New Government Will Attempt to Exert Control Over Planning and Building

It intends to limit the freedom of decision of professional staff on planning committees, in violation of the attorney general’s instructions.

Nimrod Glickman

The new government intends to increase its control over planning authorities and reduce the freedom of action of professional experts in those bodies. That approach is reflected in the coalition agreement between Likud and Moshe Kahlon’s Kulanu party, which proposes to legislate the government’s authority to direct its representatives on planning and building committees at all levels on how to vote. Such a proposal violates instructions published by the Attorney General in the past.

A clause in the coalition agreement with Kulanu deals with legislation concerning “national projects.” It states that the two parties are committed to supporting a proposal that the government can declare six or seven projects as “national projects” of major importance at any one time. The government will create a legal mechanism to allow the advancement of those projects as fast as possible and will have the authority to “direct ministerial representatives on planning committees to support government policies in all instances that national projects are involved.”

The proposed wording does not make it clear how the legislation will enable the “direction” of the representatives on planning bodies, but the significance is that it would allow the government to put much greater pressure on the representatives to prevent them from voting against national projects.

The government has made concerted efforts in recent years to shorten planning and building processes by establishing committees authorized to approve such projects in an expedited fashion, while limiting the public’s right to appeal those decisions — and also by bypassing national master plans.

The government has ensured firm majorities on planning bodies for ministerial representatives, but they still have the right to vote on the basis of their own expert judgment – even if the vote is in opposition to a government policy decision.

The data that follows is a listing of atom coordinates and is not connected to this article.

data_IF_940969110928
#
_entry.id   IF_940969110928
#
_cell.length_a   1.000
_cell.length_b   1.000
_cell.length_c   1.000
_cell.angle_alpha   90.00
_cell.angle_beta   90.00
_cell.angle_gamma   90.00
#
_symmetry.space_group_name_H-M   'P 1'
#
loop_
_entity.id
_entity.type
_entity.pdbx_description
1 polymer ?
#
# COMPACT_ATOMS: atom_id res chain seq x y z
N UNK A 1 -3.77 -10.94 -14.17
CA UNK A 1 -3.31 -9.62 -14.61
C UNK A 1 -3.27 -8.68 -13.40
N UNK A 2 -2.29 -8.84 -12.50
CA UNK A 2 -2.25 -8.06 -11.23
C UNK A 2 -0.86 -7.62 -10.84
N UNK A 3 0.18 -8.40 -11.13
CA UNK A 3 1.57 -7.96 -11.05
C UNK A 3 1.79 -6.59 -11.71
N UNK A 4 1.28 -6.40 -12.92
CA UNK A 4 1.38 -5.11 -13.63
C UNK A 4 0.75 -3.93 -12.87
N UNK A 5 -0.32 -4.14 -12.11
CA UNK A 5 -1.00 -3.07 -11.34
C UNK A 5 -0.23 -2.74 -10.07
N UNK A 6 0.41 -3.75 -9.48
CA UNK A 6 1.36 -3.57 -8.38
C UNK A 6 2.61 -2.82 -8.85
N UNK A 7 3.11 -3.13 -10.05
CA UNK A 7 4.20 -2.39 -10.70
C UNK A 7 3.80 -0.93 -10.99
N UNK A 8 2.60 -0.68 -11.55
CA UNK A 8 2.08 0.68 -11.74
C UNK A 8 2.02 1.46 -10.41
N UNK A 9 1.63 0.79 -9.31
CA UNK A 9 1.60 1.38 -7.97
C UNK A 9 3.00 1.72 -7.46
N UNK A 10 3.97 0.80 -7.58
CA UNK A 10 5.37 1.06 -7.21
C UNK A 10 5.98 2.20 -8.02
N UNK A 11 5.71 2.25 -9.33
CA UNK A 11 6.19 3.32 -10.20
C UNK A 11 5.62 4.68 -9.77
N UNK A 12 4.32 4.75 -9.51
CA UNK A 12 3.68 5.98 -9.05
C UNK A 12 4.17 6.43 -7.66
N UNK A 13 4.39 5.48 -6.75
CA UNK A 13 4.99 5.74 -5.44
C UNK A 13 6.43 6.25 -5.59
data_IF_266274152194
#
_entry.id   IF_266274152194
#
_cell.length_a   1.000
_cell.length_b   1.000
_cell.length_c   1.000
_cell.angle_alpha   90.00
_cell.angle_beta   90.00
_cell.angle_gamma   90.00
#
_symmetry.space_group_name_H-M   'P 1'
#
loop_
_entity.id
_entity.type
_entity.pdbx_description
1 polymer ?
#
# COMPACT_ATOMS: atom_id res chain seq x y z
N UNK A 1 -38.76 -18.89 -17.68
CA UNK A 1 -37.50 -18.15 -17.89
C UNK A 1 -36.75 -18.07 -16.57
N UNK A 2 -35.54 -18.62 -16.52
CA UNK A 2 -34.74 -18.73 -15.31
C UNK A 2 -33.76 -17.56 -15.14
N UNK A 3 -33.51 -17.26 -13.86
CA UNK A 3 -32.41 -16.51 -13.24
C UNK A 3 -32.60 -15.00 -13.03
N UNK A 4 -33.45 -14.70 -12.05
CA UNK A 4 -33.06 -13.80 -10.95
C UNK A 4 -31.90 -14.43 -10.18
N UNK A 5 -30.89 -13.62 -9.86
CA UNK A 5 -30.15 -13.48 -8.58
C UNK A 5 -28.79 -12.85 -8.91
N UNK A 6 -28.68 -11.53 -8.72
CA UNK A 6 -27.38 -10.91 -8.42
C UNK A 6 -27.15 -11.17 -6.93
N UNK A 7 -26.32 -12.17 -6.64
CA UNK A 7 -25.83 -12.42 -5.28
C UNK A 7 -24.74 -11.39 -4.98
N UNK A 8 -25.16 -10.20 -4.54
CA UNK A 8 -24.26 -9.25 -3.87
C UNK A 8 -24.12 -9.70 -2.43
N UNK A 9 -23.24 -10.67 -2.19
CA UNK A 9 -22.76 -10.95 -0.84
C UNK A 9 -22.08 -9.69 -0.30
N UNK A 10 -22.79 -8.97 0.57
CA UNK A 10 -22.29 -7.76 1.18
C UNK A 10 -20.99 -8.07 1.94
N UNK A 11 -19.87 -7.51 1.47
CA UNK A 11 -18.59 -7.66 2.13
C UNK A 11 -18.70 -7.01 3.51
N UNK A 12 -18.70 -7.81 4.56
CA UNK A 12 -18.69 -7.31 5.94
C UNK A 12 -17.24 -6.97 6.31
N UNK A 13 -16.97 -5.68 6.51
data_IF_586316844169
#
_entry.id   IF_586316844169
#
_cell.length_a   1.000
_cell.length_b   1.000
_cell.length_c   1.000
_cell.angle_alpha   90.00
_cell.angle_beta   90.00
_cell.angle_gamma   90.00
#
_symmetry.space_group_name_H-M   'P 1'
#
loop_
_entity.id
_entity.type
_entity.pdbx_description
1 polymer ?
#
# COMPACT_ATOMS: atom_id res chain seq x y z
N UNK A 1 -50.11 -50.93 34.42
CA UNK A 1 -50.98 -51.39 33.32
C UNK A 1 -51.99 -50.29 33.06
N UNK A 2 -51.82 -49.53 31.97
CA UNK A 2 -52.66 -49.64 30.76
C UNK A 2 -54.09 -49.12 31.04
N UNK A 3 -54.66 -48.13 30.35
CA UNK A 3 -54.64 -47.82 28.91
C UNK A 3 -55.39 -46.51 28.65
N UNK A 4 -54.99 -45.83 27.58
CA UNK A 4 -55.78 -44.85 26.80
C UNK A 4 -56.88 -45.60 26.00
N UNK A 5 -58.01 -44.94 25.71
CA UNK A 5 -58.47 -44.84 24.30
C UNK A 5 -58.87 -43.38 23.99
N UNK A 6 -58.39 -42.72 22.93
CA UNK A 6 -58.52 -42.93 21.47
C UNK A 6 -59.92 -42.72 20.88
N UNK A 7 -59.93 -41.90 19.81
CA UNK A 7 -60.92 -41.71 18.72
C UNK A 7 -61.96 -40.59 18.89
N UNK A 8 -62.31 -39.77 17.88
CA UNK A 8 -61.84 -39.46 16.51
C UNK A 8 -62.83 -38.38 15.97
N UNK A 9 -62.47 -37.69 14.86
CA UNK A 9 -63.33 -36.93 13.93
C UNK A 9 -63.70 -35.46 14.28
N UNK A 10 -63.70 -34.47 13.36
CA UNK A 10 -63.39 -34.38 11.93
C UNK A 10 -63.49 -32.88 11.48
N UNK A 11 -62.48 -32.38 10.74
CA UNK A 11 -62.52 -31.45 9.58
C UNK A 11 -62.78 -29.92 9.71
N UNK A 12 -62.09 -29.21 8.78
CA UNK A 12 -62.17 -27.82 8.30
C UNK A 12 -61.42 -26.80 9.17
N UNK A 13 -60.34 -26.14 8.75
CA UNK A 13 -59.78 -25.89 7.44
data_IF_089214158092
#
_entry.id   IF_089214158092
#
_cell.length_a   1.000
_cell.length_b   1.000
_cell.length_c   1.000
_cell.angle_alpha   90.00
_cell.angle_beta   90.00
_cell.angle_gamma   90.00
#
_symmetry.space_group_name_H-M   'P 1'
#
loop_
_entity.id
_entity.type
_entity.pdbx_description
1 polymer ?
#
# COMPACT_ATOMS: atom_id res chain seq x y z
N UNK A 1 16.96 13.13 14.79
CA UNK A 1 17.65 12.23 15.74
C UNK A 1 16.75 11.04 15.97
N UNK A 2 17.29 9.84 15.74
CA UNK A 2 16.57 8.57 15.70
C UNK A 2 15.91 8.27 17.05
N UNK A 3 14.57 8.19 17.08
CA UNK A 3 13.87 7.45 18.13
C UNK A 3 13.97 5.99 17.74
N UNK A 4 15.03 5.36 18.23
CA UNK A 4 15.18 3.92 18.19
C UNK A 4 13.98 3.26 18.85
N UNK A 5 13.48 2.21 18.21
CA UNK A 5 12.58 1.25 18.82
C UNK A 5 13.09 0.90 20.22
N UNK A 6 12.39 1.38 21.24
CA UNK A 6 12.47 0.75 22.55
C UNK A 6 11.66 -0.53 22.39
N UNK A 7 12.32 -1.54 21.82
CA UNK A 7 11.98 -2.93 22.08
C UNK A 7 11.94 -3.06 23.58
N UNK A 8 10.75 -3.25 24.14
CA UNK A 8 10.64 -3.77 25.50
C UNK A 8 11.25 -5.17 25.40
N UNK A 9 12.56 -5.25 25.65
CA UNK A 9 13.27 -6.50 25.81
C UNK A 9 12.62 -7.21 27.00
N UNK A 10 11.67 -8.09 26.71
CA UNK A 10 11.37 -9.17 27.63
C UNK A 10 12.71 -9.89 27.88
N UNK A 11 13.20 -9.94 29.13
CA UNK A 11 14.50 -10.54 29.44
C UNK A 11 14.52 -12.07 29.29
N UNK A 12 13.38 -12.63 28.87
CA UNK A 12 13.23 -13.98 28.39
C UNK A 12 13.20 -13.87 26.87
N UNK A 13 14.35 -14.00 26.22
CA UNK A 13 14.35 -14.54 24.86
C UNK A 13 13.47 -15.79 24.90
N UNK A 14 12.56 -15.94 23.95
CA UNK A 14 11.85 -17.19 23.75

The Attorney General’s instructions, which were published over a decade ago, stated that ministerial representatives must take government policy into account, but their actions must be based on independent judgment and cannot be subordinated to any instruction, order or even recommendation from any other party — even it comes from the director general of the ministry they represent or the minister himself.

Two years ago, Attorney General Yehuda Weinstein received numerous complaints that the Planning Administration in the Interior Ministry had instructed government representatives on how to vote on various plans. Then-deputy attorney general Sarit Dana harshly criticized such pressure and demanded that it stop.

However, pressure is expected to worsen under the new government, in which Kulanu has been granted control over all bodies involved in planning and construction — including the Environmental Protection Ministry.

The Society for the Protection of Nature said in response: “This is a destructive initiative which will lead the planning bodies to be guided by political, rather than professional, considerations. It is also contrary to the instructions of the attorney general. Instead of hearing professional opinions that will lead to a balanced and responsible process of preservation and development, we will get a planning body that is a rubber stamp, devoid of its own professional judgment. It is the continuation of a clear and consistent trend that began with the previous government and is intended to expand the influence of the government in the planning bodies and reduce the possibility of other positions being expressed.”